Welcome to my website!
I'm an Assistant Professor at the School of Economics and Finance, University of St Andrews. I'm also a Research Associate at the Institute for Fiscal Studies (IFS) and the Inter-American Development Bank (IADB).
I hold a PhD and a Master in Public Administration-International Development/Economic Policy from the London School of Economics and Political Science (LSE), and a BSc in Economics from Universidad del Pacifico.
I'm an applied microeconomist and my research sits at the intersection of Development, Public and Health Economics. I use applied econometrics and field experiments to understand the principles underlying effective public good/service delivery in low- and middle-income countries. I also explore ways to induce people to adopt welfare-improving technologies and behaviours.
Effectiveness of Community Health Teams: Evidence from El Salvador
(with P. Bernal, P. Celhay and S. Martinez)
Access to high-quality preventive health care can deter mortality. Community health teams have emerged as an alternative to deficient formal health care provision in low- and middle-income countries, but the evidence on their effectiveness is inconclusive. Using quasi-experimental techniques and a fine-grain panel dataset of health records, we evaluate the effectiveness of a nation-wide reform in El Salvador that mobilized communities to access preventive healthcare. We find that the reform improved preventive behavior and reduced hospitalizations and deaths caused by diseases amenable to health access and quality.
Countering misinformation with targeted messages: Experimental evidence using mobile phones (with A. Armand, B. Augsburg and K. Kumar)
Widespread misconceptions can be critical, especially in times of crisis. Through a field experiment, we study how to address such wrong or inaccurate beliefs using messages delivered to individual citizens using mobile phones. We focus on misinformation related to the COVID-19 pandemic in a hard-to-reach population â?? India's slum residents. We randomly allocate participants to receive voice and video messages introduced by a local citizen, the messenger, and in which medical practitioners debunk misconceptions. To understand the role of targeting, we randomly vary the signaled religious identity of the messenger into either Muslim or Hindu, guaranteeing exogenous variation in religion concordance between messenger and recipient. Doctor messages are effective at increasing knowledge of, and compliance with, COVID-19 policy guidelines. Changes in misconceptions are observed only when there is religion concordance and mainly for religious-salient misconceptions. Correcting misconceptions with information requires targeting messages to specific populations and tailoring them to individual characteristics.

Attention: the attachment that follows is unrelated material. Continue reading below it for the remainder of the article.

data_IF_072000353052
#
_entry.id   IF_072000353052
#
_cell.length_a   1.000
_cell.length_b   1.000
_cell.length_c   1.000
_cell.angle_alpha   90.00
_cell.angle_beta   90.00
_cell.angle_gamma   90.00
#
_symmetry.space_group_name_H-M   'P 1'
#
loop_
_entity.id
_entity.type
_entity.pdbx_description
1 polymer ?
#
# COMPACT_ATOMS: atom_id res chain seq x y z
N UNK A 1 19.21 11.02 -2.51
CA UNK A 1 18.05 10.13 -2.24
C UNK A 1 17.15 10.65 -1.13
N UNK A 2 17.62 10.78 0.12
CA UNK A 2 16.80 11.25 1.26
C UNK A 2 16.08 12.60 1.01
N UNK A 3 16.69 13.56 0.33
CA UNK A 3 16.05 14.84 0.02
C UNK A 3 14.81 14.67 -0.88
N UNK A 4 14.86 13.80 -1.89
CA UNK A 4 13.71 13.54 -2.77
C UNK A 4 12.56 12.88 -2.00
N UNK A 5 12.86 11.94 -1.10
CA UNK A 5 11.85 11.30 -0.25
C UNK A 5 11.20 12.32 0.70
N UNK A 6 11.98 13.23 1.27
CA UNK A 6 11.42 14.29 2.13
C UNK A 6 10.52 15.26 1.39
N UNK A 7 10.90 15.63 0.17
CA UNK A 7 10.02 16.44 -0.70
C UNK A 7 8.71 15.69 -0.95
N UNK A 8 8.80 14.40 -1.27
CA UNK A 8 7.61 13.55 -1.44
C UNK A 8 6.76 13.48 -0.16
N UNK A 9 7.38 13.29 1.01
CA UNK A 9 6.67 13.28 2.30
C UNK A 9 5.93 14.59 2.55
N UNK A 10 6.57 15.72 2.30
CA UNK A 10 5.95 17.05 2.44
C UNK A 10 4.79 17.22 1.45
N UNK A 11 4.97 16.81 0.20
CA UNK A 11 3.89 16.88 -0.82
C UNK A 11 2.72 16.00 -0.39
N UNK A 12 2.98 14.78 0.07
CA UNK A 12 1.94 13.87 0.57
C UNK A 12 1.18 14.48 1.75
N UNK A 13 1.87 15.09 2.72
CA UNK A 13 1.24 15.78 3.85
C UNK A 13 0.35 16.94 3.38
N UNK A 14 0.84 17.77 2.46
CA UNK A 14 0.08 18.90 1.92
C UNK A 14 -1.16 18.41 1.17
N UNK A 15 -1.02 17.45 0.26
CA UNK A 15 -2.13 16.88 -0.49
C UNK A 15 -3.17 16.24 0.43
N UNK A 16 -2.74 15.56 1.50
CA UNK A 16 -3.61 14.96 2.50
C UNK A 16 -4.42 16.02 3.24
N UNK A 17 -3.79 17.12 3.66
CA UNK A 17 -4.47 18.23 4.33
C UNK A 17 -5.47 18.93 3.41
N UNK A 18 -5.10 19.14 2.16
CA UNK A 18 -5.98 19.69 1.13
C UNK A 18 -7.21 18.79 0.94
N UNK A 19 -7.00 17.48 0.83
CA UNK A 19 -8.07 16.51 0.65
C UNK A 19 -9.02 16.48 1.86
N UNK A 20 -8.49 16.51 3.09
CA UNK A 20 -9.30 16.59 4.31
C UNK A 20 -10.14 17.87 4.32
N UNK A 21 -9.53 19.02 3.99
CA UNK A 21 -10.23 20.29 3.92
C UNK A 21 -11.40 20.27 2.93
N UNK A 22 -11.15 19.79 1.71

When Nature Calls Back: Sustaining Behavioural Change in Rural Pakistan (with B. Augsburg, Z. Durrani, M. Vaidyanathan and Z. White)
We implement a mixed method approach that combines a randomized controlled trial and qualitative data collection to assess whether, and if so how, behavioural change can be sustained. We do so in the context of Pakistan’s national sanitation strategy to combat open defecation, Community-Led Total Sanitation. Our findings demonstrate that continued follow-up activities, that build on the original intervention, reduced reversal to unsafe sanitation, but only where initial conditions are unfavourable ---i.e. poor public infrastructure and low-quality sanitation facilities. Promotion efforts are hence best targeted towards those that face larger difficulties in constructing and maintaining high quality sanitation.
COVID-19 vaccine acceptance and hesitancy in LMICs, and implications for messaging (with D. Karlan, M. Callen, M. Teachout, M. Humphreys, SB Omer, A M Mobarak et al.)